The cinema and the public: a critical analysis of the origin, constitution, and control of the British Film Institute (1934)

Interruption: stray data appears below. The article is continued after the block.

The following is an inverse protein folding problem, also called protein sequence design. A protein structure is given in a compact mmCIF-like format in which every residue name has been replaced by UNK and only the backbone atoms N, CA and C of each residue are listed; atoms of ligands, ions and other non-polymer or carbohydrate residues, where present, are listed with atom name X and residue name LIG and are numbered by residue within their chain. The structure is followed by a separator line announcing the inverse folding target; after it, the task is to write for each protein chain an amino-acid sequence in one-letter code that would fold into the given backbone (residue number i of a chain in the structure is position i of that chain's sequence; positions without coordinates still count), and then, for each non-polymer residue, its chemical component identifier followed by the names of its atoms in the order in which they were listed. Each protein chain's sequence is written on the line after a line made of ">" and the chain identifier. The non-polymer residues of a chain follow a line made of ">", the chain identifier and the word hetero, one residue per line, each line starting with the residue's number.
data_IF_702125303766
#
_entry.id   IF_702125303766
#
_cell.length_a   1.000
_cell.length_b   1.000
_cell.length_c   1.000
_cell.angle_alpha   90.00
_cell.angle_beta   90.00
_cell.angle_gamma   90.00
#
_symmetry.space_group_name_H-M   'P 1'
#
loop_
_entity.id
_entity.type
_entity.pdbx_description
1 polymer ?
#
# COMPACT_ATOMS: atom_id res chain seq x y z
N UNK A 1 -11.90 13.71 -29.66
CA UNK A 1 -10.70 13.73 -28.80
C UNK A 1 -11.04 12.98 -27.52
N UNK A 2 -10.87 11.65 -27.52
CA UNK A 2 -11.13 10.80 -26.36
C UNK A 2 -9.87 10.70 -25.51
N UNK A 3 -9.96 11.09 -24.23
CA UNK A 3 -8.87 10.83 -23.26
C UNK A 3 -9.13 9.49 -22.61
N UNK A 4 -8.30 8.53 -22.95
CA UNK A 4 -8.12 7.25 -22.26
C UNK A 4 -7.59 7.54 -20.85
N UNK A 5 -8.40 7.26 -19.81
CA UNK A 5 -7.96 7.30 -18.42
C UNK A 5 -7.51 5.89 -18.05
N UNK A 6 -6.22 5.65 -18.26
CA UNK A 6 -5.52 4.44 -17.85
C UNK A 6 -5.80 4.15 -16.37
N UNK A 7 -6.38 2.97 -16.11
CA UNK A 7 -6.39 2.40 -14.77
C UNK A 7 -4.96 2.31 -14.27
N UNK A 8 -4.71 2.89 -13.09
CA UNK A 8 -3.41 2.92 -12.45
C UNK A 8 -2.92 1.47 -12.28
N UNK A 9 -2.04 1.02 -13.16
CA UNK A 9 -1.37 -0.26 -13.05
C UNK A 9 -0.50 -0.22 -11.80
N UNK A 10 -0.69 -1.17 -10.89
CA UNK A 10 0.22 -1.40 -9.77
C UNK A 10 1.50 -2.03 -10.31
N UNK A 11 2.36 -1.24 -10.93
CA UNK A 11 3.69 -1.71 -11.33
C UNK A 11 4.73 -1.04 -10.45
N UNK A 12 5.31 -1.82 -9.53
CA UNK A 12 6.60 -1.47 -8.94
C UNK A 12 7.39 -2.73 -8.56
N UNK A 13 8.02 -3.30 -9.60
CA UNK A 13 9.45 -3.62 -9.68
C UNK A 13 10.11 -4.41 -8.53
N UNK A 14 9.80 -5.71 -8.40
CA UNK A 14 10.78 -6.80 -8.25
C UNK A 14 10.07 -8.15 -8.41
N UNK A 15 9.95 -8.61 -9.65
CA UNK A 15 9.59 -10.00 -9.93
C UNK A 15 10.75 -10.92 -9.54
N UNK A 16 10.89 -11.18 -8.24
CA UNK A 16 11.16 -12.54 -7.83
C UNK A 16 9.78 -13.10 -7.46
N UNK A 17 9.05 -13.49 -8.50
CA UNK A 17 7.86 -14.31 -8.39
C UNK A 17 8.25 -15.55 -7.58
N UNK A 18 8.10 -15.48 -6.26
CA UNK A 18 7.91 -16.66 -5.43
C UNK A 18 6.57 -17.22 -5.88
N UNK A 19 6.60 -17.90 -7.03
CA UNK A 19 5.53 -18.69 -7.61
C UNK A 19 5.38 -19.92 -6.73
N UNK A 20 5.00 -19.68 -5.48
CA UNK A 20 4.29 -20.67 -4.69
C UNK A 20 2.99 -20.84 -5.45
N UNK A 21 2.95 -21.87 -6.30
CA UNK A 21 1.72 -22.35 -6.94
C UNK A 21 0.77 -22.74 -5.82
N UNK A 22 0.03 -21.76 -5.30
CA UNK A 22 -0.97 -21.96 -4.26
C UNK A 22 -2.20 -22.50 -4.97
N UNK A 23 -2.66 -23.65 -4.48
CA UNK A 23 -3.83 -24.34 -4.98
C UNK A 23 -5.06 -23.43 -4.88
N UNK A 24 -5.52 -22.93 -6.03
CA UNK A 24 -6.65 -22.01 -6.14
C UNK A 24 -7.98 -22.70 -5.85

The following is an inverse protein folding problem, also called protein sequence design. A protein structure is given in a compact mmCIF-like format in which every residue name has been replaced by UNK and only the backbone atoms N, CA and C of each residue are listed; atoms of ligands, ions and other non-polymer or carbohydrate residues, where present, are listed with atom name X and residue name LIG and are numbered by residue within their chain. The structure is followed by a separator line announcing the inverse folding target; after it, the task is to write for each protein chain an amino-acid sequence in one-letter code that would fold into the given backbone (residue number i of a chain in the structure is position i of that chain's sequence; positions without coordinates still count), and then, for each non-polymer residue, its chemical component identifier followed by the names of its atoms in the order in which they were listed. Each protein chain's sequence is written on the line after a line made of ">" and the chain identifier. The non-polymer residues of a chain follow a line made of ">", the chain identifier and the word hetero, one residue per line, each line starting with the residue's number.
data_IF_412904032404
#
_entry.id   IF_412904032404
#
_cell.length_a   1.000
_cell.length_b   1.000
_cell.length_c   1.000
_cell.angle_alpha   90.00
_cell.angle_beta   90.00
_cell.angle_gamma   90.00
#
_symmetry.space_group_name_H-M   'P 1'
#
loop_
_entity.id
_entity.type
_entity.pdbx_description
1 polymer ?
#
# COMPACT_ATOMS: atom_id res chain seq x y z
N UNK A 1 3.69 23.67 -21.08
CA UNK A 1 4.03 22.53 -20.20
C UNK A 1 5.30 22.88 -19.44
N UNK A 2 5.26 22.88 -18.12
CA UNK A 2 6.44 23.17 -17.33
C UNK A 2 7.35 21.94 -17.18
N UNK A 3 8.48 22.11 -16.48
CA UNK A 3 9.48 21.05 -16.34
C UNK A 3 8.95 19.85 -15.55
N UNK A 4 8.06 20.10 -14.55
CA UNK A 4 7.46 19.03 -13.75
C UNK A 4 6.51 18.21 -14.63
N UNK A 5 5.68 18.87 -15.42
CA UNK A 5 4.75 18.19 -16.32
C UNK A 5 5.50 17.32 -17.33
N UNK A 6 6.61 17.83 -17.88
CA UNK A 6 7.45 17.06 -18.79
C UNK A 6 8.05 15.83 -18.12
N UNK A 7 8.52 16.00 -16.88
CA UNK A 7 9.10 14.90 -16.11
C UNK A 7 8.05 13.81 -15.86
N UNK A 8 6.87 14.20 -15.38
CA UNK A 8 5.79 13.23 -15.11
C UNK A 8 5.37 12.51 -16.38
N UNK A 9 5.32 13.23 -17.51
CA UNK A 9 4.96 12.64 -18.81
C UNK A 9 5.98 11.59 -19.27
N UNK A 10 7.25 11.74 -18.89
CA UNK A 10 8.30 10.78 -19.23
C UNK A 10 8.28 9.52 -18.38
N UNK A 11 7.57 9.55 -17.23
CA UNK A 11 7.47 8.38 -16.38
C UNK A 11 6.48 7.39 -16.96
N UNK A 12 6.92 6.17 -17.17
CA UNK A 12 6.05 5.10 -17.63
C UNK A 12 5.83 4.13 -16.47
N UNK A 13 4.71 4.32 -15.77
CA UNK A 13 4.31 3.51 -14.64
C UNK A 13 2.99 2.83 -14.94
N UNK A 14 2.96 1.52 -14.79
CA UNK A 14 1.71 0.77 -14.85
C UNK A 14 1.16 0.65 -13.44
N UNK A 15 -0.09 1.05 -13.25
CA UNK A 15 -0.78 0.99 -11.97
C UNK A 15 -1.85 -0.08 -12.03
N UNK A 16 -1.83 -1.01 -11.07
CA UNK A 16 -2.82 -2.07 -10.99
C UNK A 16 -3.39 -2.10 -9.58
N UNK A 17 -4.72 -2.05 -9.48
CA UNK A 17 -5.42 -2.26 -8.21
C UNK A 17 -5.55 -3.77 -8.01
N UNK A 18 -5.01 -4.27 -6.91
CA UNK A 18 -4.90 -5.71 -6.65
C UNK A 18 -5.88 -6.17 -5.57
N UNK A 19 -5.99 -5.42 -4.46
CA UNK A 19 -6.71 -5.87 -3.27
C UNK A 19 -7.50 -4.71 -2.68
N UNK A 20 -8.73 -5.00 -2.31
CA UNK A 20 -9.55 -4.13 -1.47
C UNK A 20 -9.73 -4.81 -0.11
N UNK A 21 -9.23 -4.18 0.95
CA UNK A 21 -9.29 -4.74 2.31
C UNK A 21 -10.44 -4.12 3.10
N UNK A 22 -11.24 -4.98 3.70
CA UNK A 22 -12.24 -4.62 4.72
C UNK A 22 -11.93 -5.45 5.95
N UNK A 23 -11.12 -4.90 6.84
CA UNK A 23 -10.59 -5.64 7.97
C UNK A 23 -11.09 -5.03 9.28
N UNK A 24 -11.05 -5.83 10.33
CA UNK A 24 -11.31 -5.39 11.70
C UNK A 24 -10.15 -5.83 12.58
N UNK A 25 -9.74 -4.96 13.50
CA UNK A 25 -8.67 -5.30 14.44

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members, but by governors two-thirds of whom are irremovable save by their own organisations. Condition i— the exclusion of all " purely trade matters "—is, taken alone, enough to sterilise the Institute at the outset, since every cinema problem must sooner or later affect the film trade in one way or another and can, if desired, be interpreted by the trade, or its representatives among the governors, as a" purely trade matter." It is true that three or more of the other governors, if they agree to question such an interpre- tation, can do so ; but this involves an elaborate process of Legal Arbitration* which is unlikely to be invoked, except as an extreme measure which could hardly fail to break up the Institute. In regard to the vital matter of feature films, for example, these non-trade governors, with their limited experience, must, if they are not to split up the Institute internally, leave them entirely to the highly-experienced producers of such films, and thereby confine the Institute's chief activities to films for the class-room —which is largely a domestic problem for teachers and is certainly not the problem Parliament had principally in mind. Condition 2— the exclusion of any attempt to interfere with film censorship —debars the Institute from the very beginning from dealing with the one problem which to many—including, on the one hand, those who regard the cinema as a new art-form requiring the largest possible measure of freedom, and, on the other, large numbers of clergy and social workers who think it already has too much— is the most important and most urgent of all cinema problems.f Alike for those who regard the present censorship system as too strictj or * Section III in the Memorandum of Association. t Many of them are, of course, not so much concerned with the machinery of censorship as with the more fundamental problem of the film standards which should govern all censorship. X E.g., many members of Film Societies. Page 26